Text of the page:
“Disallowing swimming at beaches puts New Yorkers at risk. If the City is going to open our beaches, and parks, we need to do so in a comprehensive manner with the necessary resources they need to operate safely. We also need to ensure that those without equitable access to parks and beaches have alternative options, so that New Yorkers without access to cooling do not fall victim to heat-related illnesses. Thank you to Speaker Johnson for his sensible recommendations that will allow New Yorkers to enjoy this summer safely and help guide our city towards recovery,” said Chair of the Council’s Parks Committee Chair Peter Koo.
- Beaches should be open for swimming and permit stationary/sunbathing activities. Capacity can be reduced by establishing marked off, safely distant, locations on the beach. Ropes could be used to block off areas, including for walking, transit or spaces needed for additional distancing. Markers like flags could be planted in the sand to designate areas where a person or small group can sit (can’t be more than a certain number of feet from a flag, and flags would be spaced in advance by the Department of Parks and Recreation at safe distances). Flags should be inexpensive and flexible, and preferably made out of sustainable materials with no negative impact on the beach environment. Beaches should include spacing for walking lanes. Where possible, beaches could designate separate entrances and exits to facilitate social distancing.
- Restaurants on or adjacent to beaches should be permitted to open. The City should work with restaurant owners to determine the best course of action within Department of Health and Mental Health (DOHMH) guidelines.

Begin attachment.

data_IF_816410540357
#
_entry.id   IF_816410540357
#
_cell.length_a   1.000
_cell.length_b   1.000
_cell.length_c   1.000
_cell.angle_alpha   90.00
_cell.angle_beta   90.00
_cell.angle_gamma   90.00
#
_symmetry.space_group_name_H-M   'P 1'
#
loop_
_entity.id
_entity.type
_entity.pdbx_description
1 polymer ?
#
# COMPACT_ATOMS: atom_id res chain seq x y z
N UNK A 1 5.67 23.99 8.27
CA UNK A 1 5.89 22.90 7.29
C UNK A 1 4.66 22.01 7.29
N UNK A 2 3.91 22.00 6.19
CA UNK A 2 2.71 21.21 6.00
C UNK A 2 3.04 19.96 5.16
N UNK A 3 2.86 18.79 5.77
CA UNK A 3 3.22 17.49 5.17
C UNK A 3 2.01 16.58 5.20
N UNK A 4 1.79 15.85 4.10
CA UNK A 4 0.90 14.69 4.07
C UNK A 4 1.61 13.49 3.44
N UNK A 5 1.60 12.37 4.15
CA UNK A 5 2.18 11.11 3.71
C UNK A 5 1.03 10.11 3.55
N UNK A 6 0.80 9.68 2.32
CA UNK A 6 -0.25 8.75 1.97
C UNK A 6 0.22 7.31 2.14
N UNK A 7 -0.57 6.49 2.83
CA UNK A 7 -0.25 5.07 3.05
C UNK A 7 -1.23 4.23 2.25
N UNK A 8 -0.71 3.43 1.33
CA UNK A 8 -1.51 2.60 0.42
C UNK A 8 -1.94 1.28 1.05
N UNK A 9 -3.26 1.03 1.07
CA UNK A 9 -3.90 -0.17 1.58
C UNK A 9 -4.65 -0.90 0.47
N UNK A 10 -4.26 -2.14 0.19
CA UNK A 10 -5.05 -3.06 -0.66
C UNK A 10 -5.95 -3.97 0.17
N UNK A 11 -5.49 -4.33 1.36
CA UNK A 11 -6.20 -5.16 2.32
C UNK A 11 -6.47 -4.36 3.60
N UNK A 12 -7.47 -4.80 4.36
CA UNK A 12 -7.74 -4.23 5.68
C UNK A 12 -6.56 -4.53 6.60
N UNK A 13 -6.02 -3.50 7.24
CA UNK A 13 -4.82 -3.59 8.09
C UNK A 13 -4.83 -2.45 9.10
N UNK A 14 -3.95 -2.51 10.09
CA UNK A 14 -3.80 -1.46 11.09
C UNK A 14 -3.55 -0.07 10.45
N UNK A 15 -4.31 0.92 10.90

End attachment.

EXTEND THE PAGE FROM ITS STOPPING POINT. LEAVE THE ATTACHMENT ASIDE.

- Bathrooms should be kept open, same as NYC parks. They should be cleaned frequently.
- Soap and sanitizer must be in all bathrooms. In addition, there should be foot pedal operated soap and water and/or sanitizer hand washing stations throughout the beach area.
- Mask use should be required on boardwalks or whenever mobile on the beach (except for transit to water). Free masks should be made available to the public on a daily basis.
- Lifeguards should be provided with PPE (masks, gloves, respirator guards/facemasks). The city should work with DOHMH to determine how frequently lifeguards should be tested. They should be permitted to isolate with pay as needed, again under DOHMH guidelines.
- Use social/health ambassadors, including youth and other community partnerships, to educate the public on social distancing policy and mask requirements, instead of relying on NYPD for enforcement. Signage should educate beachgoers on social distancing, new beach use policies, and proper traffic flow. The signs should be multi-lingual. DOHMH should also prepare clear guidelines and multi-lingual educational material on social distancing and make it available to beach visitors. Parks has experience in crowd control that should be utilized.
- Beaches will need an increase in receptacles for masks, gloves, and other PPE to minimize litter cleanup at end of day.
- Increasing transportation options will increase the ability for social distancing. Some ideas to increase transportation options include implementing new bus lanes to facilitate additional frequency on high-traffic bus routes, expanding the number of bike racks at beach entrances, and pop-up protected bike lanes or bike-only streets on routes approaching beaches.
- Lastly, we must also be looking at non-beach alternatives for neighborhoods who aren’t near the beach. We must bring resources, such as misting machines in parks or open streets, to those communities as well.